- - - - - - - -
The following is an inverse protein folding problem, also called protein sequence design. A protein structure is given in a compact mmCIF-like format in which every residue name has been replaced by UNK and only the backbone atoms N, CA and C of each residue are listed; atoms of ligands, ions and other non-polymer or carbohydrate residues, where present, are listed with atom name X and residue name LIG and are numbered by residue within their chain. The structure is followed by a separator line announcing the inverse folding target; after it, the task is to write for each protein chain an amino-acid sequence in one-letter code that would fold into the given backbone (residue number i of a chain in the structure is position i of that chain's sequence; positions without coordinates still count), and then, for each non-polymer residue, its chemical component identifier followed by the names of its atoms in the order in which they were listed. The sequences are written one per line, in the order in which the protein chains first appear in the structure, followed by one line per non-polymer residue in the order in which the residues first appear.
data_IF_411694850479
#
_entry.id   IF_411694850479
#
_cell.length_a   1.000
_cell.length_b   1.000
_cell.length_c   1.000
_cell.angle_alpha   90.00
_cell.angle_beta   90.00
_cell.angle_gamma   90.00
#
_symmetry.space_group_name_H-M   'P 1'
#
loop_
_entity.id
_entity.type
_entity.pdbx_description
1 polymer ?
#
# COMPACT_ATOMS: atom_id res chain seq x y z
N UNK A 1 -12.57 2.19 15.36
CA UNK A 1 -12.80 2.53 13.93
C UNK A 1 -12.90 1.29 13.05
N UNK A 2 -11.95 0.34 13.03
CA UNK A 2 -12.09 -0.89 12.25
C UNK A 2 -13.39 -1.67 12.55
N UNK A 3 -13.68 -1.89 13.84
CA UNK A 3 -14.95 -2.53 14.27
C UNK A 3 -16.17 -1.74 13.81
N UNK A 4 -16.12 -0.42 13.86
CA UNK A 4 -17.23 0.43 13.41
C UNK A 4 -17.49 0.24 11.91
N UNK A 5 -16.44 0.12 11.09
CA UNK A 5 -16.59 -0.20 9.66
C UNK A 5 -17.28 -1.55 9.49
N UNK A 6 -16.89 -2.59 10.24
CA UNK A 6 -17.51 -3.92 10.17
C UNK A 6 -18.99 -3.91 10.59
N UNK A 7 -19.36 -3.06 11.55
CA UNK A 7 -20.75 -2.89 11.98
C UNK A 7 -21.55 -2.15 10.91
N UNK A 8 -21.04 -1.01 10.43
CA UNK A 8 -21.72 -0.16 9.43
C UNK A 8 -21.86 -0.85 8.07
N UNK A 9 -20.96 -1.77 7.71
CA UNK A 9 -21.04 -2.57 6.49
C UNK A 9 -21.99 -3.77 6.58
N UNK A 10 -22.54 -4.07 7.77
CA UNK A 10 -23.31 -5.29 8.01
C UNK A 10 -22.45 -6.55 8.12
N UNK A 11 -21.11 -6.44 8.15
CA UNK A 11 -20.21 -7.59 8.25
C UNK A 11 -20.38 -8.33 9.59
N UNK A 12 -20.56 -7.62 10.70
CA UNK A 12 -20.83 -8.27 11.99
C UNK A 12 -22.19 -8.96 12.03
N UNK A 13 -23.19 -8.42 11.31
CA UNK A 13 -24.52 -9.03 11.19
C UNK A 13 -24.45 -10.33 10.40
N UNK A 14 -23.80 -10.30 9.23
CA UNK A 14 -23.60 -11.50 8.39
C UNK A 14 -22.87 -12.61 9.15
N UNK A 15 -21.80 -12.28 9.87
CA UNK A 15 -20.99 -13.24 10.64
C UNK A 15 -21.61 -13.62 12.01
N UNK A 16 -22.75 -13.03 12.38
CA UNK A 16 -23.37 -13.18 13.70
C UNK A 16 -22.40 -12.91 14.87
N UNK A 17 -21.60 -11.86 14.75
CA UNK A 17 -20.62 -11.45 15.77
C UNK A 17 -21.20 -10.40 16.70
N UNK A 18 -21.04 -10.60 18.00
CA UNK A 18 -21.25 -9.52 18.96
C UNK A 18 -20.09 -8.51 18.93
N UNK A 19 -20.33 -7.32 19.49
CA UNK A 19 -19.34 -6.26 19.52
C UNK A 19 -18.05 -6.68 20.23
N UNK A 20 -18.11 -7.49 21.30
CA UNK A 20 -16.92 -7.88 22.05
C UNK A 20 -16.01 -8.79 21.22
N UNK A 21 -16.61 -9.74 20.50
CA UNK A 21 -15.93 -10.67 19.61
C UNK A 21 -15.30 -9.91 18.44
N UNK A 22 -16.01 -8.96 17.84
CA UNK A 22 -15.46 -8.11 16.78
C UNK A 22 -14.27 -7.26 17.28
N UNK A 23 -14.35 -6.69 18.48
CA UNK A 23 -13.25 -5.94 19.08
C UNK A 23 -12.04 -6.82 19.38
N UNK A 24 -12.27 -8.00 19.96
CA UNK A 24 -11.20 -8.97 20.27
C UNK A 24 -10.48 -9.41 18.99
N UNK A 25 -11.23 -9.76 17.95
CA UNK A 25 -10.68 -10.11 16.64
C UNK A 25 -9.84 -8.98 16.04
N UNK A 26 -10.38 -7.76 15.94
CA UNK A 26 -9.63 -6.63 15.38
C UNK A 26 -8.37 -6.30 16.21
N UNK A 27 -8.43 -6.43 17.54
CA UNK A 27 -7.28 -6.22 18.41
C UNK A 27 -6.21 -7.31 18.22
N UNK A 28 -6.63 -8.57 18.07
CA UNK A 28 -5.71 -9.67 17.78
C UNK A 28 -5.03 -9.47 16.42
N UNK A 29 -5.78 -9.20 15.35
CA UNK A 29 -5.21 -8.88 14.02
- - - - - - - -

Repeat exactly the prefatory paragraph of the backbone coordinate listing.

The following is an inverse protein folding problem, also called protein sequence design. A protein structure is given in a compact mmCIF-like format in which every residue name has been replaced by UNK and only the backbone atoms N, CA and C of each residue are listed; atoms of ligands, ions and other non-polymer or carbohydrate residues, where present, are listed with atom name X and residue name LIG and are numbered by residue within their chain. The structure is followed by a separator line announcing the inverse folding target; after it, the task is to write for each protein chain an amino-acid sequence in one-letter code that would fold into the given backbone (residue number i of a chain in the structure is position i of that chain's sequence; positions without coordinates still count), and then, for each non-polymer residue, its chemical component identifier followed by the names of its atoms in the order in which they were listed. The sequences are written one per line, in the order in which the protein chains first appear in the structure, followed by one line per non-polymer residue in the order in which the residues first appear.